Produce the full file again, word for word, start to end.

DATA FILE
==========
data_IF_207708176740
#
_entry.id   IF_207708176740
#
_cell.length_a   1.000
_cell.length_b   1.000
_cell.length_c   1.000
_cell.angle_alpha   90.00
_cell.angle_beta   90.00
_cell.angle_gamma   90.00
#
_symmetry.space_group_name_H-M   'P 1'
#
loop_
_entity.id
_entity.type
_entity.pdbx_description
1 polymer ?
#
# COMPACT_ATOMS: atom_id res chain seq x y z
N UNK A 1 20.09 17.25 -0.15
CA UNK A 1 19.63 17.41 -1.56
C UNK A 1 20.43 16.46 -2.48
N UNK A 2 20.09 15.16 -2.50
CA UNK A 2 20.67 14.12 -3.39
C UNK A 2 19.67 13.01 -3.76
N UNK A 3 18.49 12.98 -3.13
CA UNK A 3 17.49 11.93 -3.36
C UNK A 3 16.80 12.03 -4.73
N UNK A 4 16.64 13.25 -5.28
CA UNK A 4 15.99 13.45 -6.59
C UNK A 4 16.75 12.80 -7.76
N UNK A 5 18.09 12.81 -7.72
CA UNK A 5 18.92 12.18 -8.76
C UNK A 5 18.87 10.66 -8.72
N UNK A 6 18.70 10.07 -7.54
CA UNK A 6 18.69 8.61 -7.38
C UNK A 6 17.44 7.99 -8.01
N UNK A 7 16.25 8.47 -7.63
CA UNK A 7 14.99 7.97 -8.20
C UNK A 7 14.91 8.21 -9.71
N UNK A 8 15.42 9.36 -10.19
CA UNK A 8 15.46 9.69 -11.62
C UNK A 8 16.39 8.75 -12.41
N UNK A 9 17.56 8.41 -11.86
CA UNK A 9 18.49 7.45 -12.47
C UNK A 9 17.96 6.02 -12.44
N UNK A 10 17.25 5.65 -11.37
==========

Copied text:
data_IF_207708176740
#
_entry.id   IF_207708176740
#
_cell.length_a   1.000
_cell.length_b   1.000
_cell.length_c   1.000
_cell.angle_alpha   90.00
_cell.angle_beta   90.00
_cell.angle_gamma   90.00
#
_symmetry.space_group_name_H-M   'P 1'
#
loop_
_entity.id
_entity.type
_entity.pdbx_description
1 polymer ?
#
# COMPACT_ATOMS: atom_id res chain seq x y z
N UNK A 1 20.09 17.25 -0.15
CA UNK A 1 19.63 17.41 -1.56
C UNK A 1 20.43 16.46 -2.48
N UNK A 2 20.09 15.16 -2.50
CA UNK A 2 20.67 14.12 -3.39
C UNK A 2 19.67 13.01 -3.76
N UNK A 3 18.49 12.98 -3.13
CA UNK A 3 17.49 11.93 -3.36
C UNK A 3 16.80 12.03 -4.73
N UNK A 4 16.64 13.25 -5.28
CA UNK A 4 15.99 13.45 -6.59
C UNK A 4 16.75 12.80 -7.76
N UNK A 5 18.09 12.81 -7.72
CA UNK A 5 18.92 12.18 -8.76
C UNK A 5 18.87 10.66 -8.72
N UNK A 6 18.70 10.07 -7.54
CA UNK A 6 18.69 8.61 -7.38
C UNK A 6 17.44 7.99 -8.01
N UNK A 7 16.25 8.47 -7.63
CA UNK A 7 14.99 7.97 -8.20
C UNK A 7 14.91 8.21 -9.71
N UNK A 8 15.42 9.36 -10.19
CA UNK A 8 15.46 9.69 -11.62
C UNK A 8 16.39 8.75 -12.41
N UNK A 9 17.56 8.41 -11.86
CA UNK A 9 18.49 7.45 -12.47
C UNK A 9 17.96 6.02 -12.44
N UNK A 10 17.25 5.65 -11.37